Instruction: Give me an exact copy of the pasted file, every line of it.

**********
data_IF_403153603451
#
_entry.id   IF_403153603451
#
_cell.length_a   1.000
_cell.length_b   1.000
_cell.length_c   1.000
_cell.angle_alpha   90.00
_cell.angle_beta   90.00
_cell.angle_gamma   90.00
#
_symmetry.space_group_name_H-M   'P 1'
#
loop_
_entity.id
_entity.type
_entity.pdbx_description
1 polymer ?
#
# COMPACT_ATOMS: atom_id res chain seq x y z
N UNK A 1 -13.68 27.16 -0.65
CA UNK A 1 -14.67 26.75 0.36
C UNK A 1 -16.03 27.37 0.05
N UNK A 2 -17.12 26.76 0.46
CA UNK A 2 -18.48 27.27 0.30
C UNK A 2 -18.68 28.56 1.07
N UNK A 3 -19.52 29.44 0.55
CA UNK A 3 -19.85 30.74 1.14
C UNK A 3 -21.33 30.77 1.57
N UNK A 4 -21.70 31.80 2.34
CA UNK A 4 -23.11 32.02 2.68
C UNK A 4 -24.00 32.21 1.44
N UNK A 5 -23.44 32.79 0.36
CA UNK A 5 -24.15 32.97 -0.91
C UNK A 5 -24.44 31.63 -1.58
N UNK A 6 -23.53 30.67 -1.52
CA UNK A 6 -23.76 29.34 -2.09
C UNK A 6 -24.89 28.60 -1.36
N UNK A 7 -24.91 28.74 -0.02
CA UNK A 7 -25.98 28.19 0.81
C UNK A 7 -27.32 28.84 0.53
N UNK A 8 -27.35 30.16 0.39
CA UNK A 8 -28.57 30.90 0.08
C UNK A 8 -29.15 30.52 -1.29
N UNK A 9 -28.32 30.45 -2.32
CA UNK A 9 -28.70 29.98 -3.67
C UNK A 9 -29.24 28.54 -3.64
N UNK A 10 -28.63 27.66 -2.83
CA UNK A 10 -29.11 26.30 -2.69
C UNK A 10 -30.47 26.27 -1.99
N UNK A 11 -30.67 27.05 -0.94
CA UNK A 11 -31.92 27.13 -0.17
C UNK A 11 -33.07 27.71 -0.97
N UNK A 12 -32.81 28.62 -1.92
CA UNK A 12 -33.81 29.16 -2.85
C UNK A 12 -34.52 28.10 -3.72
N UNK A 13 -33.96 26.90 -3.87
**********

data_IF_403153603451
#
_entry.id   IF_403153603451
#
_cell.length_a   1.000
_cell.length_b   1.000
_cell.length_c   1.000
_cell.angle_alpha   90.00
_cell.angle_beta   90.00
_cell.angle_gamma   90.00
#
_symmetry.space_group_name_H-M   'P 1'
#
loop_
_entity.id
_entity.type
_entity.pdbx_description
1 polymer ?
#
# COMPACT_ATOMS: atom_id res chain seq x y z
N UNK A 1 -13.68 27.16 -0.65
CA UNK A 1 -14.67 26.75 0.36
C UNK A 1 -16.03 27.37 0.05
N UNK A 2 -17.12 26.76 0.46
CA UNK A 2 -18.48 27.27 0.30
C UNK A 2 -18.68 28.56 1.07
N UNK A 3 -19.52 29.44 0.55
CA UNK A 3 -19.85 30.74 1.14
C UNK A 3 -21.33 30.77 1.57
N UNK A 4 -21.70 31.80 2.34
CA UNK A 4 -23.11 32.02 2.68
C UNK A 4 -24.00 32.21 1.44
N UNK A 5 -23.44 32.79 0.36
CA UNK A 5 -24.15 32.97 -0.91
C UNK A 5 -24.44 31.63 -1.58
N UNK A 6 -23.53 30.67 -1.52
CA UNK A 6 -23.76 29.34 -2.09
C UNK A 6 -24.89 28.60 -1.36
N UNK A 7 -24.91 28.74 -0.02
CA UNK A 7 -25.98 28.19 0.81
C UNK A 7 -27.32 28.84 0.53
N UNK A 8 -27.35 30.16 0.39
CA UNK A 8 -28.57 30.90 0.08
C UNK A 8 -29.15 30.52 -1.29
N UNK A 9 -28.32 30.45 -2.32
CA UNK A 9 -28.70 29.98 -3.67
C UNK A 9 -29.24 28.54 -3.64
N UNK A 10 -28.63 27.66 -2.83
CA UNK A 10 -29.11 26.30 -2.69
C UNK A 10 -30.47 26.27 -1.99
N UNK A 11 -30.67 27.05 -0.94
CA UNK A 11 -31.92 27.13 -0.17
C UNK A 11 -33.07 27.71 -0.97
N UNK A 12 -32.81 28.62 -1.92
CA UNK A 12 -33.81 29.16 -2.85
C UNK A 12 -34.52 28.10 -3.72
N UNK A 13 -33.96 26.90 -3.87